For some people, a stable population of lions on a landscape still feels like “too many,” leading to calls for population reductions. Not only is it difficult to reduce mountain lion populations through anything less than drastic levels of hunting (see Claim 2 below) but removing lions can reduce community safety as well (see Claim 3 below). Further, research tells us that lions have tremendous value to local food webs and ecosystems, so reducing lion populations through aggressive hunting damages those ecosystems.

Claim 2: Mountain lion populations can be easily reduced or controlled through recreational hunting.

This claim is complicated. Mountain lion populations do not need to be hunted to control their population, and hunting will only reduce their numbers if enormous numbers are killed (i.e., if the entire population is nearly extirpated).

Hunted mountain lion populations often exhibit source-sink dynamics. When young mountain lions leave their mother’s territories to find their own, males and females disperse, with males often traveling a hundred miles or more to find new homes. A heavily hunted lion population (or one in which more lions die from other causes than are born there) is called a sink. Males from less hunted populations are a source because they fill recently vacated territory in a nearby sink population. Source-sink dynamics account for why a heavily hunted population may never actually have fewer mountain lions.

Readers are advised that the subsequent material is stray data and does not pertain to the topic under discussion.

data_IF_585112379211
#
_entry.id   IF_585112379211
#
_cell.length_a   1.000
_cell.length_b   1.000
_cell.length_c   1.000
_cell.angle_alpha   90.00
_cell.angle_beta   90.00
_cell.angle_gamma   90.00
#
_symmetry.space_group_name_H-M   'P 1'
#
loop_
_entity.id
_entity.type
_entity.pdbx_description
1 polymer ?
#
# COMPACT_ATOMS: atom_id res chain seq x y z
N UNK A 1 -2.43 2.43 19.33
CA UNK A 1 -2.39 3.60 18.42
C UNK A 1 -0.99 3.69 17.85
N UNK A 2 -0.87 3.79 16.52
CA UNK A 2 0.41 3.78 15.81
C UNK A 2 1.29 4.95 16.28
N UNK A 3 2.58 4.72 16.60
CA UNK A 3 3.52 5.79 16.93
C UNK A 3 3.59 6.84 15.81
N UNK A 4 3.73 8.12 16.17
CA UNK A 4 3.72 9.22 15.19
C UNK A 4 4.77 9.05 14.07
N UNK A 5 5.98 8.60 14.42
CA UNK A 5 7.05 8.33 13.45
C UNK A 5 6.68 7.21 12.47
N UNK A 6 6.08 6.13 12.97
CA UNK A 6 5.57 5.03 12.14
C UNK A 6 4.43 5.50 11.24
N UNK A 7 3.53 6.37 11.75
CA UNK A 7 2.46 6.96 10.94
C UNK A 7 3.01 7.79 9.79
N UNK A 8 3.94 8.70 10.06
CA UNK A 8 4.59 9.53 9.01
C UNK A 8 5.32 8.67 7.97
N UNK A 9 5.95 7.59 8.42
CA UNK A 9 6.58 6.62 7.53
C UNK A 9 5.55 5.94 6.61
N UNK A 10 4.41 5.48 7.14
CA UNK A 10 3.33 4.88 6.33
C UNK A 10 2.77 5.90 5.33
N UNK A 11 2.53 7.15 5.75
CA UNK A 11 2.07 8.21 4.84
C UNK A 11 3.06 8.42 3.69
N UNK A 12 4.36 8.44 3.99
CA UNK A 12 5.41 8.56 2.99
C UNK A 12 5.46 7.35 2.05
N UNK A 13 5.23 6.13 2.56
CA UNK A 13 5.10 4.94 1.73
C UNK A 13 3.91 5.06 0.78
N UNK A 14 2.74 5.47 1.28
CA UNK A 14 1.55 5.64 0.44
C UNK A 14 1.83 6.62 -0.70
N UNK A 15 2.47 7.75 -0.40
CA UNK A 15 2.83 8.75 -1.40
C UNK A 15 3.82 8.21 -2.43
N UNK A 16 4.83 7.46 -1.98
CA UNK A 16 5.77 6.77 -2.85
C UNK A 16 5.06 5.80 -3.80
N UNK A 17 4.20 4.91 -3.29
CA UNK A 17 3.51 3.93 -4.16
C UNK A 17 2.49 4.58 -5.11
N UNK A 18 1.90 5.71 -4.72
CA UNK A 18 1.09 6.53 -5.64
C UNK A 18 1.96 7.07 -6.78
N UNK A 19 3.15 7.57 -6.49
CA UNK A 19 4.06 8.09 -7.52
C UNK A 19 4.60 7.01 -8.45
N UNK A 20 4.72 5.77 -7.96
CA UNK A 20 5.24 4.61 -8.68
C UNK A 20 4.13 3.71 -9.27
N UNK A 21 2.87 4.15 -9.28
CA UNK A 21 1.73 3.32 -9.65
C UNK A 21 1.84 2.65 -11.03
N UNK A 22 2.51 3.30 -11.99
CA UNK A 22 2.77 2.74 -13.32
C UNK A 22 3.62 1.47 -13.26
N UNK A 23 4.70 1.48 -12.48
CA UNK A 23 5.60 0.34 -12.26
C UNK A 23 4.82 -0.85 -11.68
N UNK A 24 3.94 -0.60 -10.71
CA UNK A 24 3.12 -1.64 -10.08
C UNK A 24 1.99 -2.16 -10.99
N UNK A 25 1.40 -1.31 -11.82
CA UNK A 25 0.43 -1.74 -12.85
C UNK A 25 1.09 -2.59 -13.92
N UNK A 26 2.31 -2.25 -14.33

In most areas of the American West, there is usually a source available to provide for sinks. Game reserves, nearby states with lighter levels of hunting, and areas of the landscape that are difficult for hunters to access are common factors that create a source population within dispersal distance of a sink. Significant disruptions to the mountain lion population can happen in a sink population even while immigration maintains levels at the carrying capacity, and in some cases that disruption increases the local mountain lion population.

Of course it is possible to eradicate mountain lions. Florida is now the only state east of the Mississippi River that has a breeding population of cougars (i.e., the Florida panther). However, cougars weren’t extirpated from the eastern US because of sport hunting. They were eradicated because their prey (e.g. deer and elk) were overhunted, their habitat was dramatically altered/reduced, and governments put bounties on their heads. In the western US, states with hunting programs that aim to control or reduce mountain lion populations are unnecessary and ineffective for their intended outcome.